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A new study by the Social Planning and Research Council of British Columbia (SPARC BC) confirms that employers in community-based social services are experiencing recruitment and retention problems across the sector. The cause of the problem is clear-low wages and a lack of respect for the work performed.
The report, entitled Exploring Recruitment and Retention Issues for Community Social Service Sector Employers, presents survey results gathered from a number of B.C.'s unionized community social services workplaces, including community living, child care centres and agencies providing child, family and counselling services. It was conducted for the BCGEU on behalf of unions in the Community Social Services Bargaining Association.
According to Rebecca Siggner, who prepared the report for SPARC BC, "every employer we spoke to is having trouble hiring and keeping staff, especially casual workers."
Siggner says employers also reported they are struggling to find qualified applicants for vacancies. Some 43 per cent of employers had at least one vacancy. Recruitment of casuals and relief workers was particularly problematic with more than half of the respondents acknowledging positions stayed vacant for over three months. Average annual turnover was 10 per cent. For casuals it was 47 per cent in the past year.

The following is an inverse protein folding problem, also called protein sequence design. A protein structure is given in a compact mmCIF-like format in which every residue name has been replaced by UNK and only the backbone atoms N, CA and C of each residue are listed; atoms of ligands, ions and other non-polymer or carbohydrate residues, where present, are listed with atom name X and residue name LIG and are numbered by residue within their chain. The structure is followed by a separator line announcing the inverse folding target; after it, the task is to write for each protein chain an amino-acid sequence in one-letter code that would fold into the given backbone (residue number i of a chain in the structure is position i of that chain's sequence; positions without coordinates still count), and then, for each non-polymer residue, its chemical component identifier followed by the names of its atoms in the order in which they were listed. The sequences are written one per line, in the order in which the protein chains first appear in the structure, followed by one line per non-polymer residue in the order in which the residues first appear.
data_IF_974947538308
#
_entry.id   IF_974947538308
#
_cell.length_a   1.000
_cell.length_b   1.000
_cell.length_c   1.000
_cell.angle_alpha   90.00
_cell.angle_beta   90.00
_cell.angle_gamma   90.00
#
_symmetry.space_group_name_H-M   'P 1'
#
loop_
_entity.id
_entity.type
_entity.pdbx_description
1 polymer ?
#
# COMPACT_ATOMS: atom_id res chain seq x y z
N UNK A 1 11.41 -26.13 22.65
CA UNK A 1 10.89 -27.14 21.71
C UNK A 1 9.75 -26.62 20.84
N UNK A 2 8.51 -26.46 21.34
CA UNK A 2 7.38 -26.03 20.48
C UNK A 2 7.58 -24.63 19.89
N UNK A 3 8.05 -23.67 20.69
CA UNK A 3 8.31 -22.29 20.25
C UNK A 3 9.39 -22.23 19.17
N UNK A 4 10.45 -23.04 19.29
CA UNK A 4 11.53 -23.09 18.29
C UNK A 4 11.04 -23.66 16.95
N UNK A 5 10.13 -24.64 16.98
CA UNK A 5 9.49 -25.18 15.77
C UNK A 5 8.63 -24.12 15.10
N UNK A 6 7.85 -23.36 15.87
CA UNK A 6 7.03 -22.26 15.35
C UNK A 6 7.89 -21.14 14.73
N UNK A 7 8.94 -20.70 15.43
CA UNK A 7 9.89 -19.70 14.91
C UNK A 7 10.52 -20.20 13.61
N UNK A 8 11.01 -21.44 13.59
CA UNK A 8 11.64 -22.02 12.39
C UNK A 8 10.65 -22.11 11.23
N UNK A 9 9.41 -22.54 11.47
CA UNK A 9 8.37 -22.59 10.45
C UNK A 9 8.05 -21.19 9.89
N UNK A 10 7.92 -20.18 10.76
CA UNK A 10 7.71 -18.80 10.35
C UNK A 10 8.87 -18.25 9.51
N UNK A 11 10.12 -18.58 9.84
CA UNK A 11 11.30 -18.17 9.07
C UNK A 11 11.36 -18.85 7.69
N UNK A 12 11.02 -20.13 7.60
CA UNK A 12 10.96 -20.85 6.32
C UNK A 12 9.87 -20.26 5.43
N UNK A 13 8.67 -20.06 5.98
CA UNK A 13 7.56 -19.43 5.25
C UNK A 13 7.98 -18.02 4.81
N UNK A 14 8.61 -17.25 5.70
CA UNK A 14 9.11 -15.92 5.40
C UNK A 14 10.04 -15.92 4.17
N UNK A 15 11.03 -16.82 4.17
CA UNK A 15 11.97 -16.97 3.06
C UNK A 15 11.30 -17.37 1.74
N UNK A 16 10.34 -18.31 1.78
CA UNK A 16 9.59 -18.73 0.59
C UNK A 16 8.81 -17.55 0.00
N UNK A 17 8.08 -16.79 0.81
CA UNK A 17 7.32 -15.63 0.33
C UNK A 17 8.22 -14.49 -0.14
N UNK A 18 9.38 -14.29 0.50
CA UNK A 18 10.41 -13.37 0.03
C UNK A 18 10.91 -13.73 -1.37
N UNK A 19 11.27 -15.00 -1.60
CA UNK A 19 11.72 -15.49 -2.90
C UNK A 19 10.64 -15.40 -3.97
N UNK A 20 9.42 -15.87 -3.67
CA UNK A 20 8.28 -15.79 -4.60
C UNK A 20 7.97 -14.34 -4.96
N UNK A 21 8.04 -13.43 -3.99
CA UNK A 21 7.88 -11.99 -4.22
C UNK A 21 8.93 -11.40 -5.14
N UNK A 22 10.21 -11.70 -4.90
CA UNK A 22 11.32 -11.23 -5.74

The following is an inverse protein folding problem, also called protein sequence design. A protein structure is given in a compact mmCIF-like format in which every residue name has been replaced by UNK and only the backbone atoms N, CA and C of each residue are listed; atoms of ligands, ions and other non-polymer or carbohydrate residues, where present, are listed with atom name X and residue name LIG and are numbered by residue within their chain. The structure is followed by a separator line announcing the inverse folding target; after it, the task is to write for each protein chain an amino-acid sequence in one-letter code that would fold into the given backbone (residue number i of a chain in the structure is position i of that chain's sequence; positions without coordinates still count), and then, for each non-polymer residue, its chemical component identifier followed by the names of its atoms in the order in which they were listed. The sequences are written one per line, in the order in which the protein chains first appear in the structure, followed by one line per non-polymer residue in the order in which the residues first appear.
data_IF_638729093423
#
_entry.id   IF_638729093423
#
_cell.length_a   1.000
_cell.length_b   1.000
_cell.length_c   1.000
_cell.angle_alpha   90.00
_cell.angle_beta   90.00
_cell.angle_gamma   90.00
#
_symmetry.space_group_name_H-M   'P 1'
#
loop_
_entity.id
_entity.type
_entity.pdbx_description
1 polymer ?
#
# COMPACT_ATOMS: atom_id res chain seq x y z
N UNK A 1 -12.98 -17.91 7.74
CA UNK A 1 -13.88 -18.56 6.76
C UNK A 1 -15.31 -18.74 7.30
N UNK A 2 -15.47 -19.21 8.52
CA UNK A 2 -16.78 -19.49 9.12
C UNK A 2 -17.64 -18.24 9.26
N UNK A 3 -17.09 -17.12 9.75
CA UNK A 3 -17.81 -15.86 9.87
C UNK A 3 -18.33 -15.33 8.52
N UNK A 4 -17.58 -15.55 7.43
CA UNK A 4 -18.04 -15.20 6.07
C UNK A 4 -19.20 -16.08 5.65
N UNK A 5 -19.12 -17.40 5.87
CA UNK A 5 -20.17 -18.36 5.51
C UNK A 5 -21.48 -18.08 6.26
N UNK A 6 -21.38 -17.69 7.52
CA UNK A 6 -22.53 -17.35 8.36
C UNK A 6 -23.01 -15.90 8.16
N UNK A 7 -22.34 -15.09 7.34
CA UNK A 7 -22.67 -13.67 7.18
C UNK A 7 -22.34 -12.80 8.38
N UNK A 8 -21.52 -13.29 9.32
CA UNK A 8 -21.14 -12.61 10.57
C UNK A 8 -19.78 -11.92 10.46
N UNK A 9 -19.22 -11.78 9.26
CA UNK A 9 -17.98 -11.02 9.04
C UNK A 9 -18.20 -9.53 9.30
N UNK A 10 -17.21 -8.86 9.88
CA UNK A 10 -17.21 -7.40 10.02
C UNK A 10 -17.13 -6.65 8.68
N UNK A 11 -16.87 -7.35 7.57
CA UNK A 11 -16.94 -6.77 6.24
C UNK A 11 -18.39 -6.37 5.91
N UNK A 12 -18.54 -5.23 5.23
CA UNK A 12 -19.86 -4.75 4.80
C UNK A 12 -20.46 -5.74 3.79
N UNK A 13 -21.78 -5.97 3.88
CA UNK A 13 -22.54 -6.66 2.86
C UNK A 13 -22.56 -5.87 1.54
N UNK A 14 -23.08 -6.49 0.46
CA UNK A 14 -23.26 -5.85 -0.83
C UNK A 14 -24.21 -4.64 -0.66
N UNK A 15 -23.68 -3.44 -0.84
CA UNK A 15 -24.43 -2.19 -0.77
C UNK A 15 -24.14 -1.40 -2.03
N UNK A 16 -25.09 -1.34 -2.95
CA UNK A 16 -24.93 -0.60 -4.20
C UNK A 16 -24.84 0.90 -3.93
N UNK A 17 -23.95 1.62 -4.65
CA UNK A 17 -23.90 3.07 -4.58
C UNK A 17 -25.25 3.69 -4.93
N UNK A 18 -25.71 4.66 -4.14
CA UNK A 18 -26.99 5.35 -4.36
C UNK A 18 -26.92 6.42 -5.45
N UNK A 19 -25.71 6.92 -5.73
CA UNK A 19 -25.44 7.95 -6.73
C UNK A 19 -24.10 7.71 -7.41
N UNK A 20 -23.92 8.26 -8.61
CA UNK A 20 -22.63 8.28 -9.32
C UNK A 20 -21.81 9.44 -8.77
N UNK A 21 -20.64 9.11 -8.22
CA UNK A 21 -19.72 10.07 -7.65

Similar results were also found in a comprehensive survey of community living employers undertaken by the Community Social Services Employers' Association.
The SPARC study also showed that recruitment and retention problems were in turn responsible for increased stress and burnout among existing workers.
BCGEU president George Heyman says front line workers have reported these problems for several years now. "Unless the wages in this field are increased," says Heyman, "the government will find it cannot provide stable, and reliable programs for adults with developmental disabilities, for children, women and others in our communities who depend on these services."
The study makes a number of recommendations including increased funding for wages, comparability with work done in other sectors to promote recruitment and retention, and a program of training incentives to increase the pool of qualified workers.